Grad student uses 3D printer to help surgeons aleve man's chronic pain
GREENVILLE, Pitt County - Imagine having chronic pain for your entire life, then finding out a 3D-printed version of your ribcage could be the key to letting doctors break that grip of pain.
That was the case for one Goldsboro man, who - thanks to a collaboration with the Brody School of Medicine, the College of Engineering and Technology and the Joyner Library at East Carolina University - is now pain free.
Franklin Arnold was born with a twisted spine. He had a surgery more than three years ago in an effort to fix the problem, but his pain only worsened.
"I wasn't probably sleeping no more than three hours a night and that's every night i was just up, up, up," he said.
He was forced to essentially live in a back brace that limited his ability to do everyday activities, such as talking evening walks with his wife and child. That all changed when he met ECU thoracic surgeon Dr. Carlos Anciano and cardiothoracic surgery fellow Dr. Preston Sparks, who set about the task of utilizing 3D printing to make Arnold's next surgery a success.
ECU grad student Joshua Bruce Stevens utilized 3D printing to rebuild Arnold's chest wall from a digital design. Utilizing MRI scans as a reference, a 3D version of Arnold's chest wall was created to allow surgeons to work out in detail in advance of the March 22 surgery how they would rebuild his chest wall using titanium mesh.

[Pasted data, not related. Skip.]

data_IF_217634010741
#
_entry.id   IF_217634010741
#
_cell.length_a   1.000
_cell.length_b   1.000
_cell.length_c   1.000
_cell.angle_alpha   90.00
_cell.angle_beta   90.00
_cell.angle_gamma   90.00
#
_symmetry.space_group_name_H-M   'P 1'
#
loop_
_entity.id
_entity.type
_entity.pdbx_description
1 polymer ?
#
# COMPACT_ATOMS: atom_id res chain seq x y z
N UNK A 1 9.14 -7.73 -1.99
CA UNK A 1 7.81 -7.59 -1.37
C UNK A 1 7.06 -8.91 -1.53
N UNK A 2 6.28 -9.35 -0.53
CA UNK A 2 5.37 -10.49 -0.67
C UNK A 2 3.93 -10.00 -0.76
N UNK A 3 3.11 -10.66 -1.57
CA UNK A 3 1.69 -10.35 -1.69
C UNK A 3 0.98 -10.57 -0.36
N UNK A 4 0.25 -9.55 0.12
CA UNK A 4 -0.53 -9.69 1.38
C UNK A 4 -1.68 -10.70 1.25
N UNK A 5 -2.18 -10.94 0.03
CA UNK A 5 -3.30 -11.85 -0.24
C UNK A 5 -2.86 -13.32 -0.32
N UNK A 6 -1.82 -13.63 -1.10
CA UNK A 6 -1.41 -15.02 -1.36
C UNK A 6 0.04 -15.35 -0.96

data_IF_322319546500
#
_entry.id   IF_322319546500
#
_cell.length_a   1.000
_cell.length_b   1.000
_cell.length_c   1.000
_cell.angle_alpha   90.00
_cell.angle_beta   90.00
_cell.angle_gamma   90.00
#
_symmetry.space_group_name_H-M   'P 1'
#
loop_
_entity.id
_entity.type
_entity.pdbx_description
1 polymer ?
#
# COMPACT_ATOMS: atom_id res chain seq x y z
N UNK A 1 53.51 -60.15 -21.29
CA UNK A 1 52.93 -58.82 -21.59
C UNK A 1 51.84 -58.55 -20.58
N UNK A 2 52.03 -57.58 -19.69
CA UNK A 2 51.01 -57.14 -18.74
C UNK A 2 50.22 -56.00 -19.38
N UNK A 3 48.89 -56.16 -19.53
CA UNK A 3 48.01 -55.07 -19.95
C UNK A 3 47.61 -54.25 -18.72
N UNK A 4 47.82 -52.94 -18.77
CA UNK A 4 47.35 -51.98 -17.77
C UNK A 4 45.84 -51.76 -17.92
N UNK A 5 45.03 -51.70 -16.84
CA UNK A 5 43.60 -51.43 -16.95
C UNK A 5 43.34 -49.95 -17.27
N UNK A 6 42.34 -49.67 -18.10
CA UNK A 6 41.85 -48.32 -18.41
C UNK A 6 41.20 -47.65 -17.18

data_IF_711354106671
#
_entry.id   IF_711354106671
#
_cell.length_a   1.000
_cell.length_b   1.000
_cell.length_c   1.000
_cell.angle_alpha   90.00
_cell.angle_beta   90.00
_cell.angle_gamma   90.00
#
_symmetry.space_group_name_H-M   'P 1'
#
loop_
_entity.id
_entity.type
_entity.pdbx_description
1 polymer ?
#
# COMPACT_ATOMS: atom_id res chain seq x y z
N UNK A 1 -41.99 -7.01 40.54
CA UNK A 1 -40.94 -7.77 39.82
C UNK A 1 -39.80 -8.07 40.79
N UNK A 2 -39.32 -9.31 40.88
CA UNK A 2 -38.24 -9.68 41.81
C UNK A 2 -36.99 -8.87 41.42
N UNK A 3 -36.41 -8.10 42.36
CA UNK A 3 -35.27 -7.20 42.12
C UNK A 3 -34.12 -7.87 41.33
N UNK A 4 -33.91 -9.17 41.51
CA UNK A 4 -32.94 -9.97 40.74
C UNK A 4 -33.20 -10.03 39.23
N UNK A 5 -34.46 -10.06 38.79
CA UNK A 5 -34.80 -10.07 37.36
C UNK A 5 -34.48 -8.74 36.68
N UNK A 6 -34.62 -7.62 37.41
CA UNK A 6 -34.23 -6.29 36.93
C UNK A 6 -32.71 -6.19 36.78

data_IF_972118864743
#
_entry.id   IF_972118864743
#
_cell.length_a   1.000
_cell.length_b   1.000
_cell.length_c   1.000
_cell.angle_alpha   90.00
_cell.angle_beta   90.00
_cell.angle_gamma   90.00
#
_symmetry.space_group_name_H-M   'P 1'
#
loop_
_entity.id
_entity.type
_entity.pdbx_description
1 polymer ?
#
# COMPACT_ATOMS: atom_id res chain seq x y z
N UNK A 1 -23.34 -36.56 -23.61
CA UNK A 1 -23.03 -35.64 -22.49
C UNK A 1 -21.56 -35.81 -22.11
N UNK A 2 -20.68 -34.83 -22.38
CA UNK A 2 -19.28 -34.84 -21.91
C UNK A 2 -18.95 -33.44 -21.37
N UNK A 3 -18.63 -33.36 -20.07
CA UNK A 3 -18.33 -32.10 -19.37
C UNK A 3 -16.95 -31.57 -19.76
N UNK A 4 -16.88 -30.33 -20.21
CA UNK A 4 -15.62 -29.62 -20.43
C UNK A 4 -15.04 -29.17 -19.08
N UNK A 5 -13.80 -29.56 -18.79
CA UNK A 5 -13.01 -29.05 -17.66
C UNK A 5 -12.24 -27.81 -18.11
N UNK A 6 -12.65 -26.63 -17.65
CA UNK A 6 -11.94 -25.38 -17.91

Building the replica was how Stevens spent his spring break.
"I'd rather do this than go out to the beach or anything," he said.
It made knowing exactly what moves to make significantly easier for the surgeons.
"Using this model in the operating room, we were looking back and forth between this model and his CT scan and the patient to try and figure out exactly what was causing the pain," Sparks said.
Since the surgery more than three months ago, Arnold's quality of life has greatly improved. And for Sparks, who is an active-duty army physician, the potential use of 3D printing for surgeries on wounded soldiers is an exciting new frontier.
"In the military when you're dealing with combat injuries you see unique problems all the time, so I think this can have a lot of application in dealing with the wounds soldiers suffer in combat," Sparks said.
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